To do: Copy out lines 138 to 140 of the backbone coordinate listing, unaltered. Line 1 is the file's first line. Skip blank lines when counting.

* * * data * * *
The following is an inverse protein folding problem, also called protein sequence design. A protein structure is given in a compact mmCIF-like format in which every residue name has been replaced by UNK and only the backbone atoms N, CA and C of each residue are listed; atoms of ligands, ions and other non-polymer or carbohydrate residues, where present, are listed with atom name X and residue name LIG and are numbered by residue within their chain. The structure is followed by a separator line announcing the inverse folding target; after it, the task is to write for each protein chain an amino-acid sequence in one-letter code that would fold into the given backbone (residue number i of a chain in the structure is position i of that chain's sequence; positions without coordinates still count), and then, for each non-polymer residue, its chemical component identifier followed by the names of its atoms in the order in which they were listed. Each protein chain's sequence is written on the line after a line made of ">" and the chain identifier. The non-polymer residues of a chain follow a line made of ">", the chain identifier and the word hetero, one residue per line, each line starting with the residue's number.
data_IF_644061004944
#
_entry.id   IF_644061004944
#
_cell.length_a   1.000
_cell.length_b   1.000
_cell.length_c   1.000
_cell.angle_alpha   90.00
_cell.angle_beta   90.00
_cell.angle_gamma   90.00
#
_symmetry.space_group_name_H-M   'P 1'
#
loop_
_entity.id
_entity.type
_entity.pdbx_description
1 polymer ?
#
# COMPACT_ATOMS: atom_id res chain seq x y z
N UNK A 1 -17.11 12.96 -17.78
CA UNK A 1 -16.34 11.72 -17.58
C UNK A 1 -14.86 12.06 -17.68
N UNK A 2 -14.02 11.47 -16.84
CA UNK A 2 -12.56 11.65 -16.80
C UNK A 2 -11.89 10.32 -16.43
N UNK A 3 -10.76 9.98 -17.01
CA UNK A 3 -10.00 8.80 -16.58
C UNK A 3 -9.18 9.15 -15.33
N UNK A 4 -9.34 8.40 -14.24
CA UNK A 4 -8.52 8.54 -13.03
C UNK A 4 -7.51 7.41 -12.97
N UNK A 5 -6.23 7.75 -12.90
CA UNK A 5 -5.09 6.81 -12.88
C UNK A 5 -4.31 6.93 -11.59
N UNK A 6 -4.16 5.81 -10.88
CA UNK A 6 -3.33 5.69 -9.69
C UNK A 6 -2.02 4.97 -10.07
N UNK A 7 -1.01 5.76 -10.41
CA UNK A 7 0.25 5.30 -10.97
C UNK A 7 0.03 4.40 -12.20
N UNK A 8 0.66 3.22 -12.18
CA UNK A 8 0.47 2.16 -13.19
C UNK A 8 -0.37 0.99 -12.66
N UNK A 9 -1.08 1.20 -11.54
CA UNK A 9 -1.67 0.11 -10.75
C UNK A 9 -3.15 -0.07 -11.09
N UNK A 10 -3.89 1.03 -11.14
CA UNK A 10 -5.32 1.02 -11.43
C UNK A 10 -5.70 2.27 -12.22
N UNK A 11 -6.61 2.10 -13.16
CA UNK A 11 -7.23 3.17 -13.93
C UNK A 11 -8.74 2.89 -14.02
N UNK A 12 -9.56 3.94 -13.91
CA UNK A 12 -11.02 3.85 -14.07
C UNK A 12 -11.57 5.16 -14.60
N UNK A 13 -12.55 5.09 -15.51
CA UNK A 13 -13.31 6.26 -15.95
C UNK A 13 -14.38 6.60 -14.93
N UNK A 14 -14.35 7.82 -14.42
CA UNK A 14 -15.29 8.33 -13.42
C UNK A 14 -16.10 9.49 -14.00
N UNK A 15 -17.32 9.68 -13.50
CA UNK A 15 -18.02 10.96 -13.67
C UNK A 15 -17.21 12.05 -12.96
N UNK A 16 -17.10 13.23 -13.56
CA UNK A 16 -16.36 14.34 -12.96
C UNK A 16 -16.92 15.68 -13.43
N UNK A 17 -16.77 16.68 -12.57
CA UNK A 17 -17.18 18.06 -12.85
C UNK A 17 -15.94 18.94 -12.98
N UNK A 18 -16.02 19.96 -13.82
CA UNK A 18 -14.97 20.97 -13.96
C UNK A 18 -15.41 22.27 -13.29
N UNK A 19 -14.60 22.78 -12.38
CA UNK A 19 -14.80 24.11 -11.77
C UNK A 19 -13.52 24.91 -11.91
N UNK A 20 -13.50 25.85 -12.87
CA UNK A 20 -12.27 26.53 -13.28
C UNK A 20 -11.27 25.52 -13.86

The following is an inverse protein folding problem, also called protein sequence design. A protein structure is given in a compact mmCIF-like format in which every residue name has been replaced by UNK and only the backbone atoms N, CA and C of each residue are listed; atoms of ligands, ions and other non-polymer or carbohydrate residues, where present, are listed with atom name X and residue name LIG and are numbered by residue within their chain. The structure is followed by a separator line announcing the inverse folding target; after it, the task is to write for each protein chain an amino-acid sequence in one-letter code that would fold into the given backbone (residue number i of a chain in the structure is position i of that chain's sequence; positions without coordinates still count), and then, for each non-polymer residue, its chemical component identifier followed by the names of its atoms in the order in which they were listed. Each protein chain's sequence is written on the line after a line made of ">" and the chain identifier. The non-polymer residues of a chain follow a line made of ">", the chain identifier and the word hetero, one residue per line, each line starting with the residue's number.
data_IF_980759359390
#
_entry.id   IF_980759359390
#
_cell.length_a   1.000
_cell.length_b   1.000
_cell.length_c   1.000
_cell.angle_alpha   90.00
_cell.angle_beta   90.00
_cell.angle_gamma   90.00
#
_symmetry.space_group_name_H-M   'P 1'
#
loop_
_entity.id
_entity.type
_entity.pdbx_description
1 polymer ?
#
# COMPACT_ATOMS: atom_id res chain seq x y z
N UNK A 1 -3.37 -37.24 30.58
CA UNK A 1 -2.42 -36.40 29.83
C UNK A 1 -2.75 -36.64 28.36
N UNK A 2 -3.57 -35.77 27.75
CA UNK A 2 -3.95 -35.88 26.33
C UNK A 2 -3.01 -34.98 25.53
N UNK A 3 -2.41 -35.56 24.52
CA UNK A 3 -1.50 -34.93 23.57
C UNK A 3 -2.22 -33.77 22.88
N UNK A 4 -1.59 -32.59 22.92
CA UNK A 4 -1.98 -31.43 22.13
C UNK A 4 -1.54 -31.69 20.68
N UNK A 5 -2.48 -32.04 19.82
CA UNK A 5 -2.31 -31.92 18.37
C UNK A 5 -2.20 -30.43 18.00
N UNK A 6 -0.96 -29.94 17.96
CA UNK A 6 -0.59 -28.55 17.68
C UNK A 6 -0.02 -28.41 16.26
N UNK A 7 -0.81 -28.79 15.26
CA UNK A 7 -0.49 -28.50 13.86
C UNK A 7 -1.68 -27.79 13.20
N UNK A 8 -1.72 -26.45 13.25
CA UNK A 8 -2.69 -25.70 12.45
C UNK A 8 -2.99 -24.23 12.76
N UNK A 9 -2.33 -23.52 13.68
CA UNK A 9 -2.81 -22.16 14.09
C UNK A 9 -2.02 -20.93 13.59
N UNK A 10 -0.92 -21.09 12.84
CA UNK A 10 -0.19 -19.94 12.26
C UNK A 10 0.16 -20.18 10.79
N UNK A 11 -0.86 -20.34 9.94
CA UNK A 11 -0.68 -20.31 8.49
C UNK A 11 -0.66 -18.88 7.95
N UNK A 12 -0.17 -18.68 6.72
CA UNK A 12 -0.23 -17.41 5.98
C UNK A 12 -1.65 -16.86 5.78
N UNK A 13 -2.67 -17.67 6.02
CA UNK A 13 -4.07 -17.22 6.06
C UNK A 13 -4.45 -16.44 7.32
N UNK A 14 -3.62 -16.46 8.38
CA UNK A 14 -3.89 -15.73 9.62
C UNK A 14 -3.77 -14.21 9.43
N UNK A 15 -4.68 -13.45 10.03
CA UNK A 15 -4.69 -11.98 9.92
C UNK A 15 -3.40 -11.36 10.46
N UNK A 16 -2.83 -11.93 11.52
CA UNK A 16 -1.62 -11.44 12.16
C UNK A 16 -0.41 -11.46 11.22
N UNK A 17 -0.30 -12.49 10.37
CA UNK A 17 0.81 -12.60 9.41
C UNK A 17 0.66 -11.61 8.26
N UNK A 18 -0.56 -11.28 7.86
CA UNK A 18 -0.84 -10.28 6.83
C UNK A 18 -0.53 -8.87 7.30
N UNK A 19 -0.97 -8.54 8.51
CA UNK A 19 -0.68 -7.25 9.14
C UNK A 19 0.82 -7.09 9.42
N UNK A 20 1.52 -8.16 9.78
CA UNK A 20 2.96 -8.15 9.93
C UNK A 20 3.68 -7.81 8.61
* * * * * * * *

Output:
C UNK A 12 -1.65 -16.86 5.78
N UNK A 13 -2.67 -17.67 6.02
CA UNK A 13 -4.07 -17.22 6.06